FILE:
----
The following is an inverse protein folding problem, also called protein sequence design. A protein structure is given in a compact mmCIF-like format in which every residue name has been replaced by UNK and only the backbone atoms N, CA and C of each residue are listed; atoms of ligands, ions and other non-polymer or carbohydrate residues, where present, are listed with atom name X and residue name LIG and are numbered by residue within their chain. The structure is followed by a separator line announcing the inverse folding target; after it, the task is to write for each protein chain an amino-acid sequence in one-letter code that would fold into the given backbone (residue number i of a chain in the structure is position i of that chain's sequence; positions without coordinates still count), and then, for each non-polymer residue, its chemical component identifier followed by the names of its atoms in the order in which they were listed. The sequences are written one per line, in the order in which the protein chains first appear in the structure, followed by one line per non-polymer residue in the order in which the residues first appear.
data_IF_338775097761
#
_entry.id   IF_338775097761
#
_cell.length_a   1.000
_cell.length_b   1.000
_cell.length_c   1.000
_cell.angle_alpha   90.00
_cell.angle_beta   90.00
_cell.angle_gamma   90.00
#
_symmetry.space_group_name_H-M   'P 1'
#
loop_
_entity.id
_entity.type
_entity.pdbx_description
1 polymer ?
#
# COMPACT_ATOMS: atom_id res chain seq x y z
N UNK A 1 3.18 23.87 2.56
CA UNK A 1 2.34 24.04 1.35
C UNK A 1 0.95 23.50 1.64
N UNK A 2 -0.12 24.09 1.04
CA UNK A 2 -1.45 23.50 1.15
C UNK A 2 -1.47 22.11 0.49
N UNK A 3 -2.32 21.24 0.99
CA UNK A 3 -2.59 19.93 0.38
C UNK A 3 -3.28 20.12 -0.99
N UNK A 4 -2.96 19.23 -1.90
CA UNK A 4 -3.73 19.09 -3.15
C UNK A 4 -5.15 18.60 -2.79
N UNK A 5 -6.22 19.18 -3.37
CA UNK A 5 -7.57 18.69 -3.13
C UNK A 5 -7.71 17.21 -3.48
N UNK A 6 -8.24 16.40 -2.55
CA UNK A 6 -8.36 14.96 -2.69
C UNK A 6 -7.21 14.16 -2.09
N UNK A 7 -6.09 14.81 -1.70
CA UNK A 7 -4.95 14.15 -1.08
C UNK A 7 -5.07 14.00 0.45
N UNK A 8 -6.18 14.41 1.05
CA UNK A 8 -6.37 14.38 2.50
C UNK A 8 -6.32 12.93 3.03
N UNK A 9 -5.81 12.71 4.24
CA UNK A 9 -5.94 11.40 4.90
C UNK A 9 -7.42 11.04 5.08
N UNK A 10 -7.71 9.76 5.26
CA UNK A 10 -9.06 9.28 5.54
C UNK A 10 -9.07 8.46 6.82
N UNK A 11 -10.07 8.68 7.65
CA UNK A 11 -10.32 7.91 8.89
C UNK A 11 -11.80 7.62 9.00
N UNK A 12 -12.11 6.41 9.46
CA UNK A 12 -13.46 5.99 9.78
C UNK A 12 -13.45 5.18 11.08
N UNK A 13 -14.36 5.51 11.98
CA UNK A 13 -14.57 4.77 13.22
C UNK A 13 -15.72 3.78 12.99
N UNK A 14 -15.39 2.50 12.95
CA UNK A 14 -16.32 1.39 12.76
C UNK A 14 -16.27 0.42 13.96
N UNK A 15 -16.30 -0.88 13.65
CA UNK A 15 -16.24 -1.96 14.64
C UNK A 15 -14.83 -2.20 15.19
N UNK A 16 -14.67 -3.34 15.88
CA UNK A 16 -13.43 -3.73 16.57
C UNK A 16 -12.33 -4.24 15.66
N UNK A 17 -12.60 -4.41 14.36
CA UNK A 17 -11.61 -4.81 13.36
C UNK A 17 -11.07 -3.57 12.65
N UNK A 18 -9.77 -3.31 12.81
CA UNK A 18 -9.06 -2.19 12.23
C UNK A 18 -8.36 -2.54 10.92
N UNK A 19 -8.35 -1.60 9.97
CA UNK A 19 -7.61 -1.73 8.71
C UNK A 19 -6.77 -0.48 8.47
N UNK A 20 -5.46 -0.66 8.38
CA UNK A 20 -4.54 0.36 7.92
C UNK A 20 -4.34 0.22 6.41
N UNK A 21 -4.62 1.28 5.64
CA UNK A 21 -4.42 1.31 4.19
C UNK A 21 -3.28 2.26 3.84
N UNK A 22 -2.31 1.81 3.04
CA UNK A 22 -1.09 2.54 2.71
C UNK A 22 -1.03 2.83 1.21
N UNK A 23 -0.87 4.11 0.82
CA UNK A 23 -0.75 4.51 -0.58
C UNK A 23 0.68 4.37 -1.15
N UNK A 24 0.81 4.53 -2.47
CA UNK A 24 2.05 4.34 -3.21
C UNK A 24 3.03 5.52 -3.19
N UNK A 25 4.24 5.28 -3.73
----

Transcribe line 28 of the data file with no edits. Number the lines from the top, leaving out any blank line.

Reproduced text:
N UNK A 3 -2.32 21.24 0.99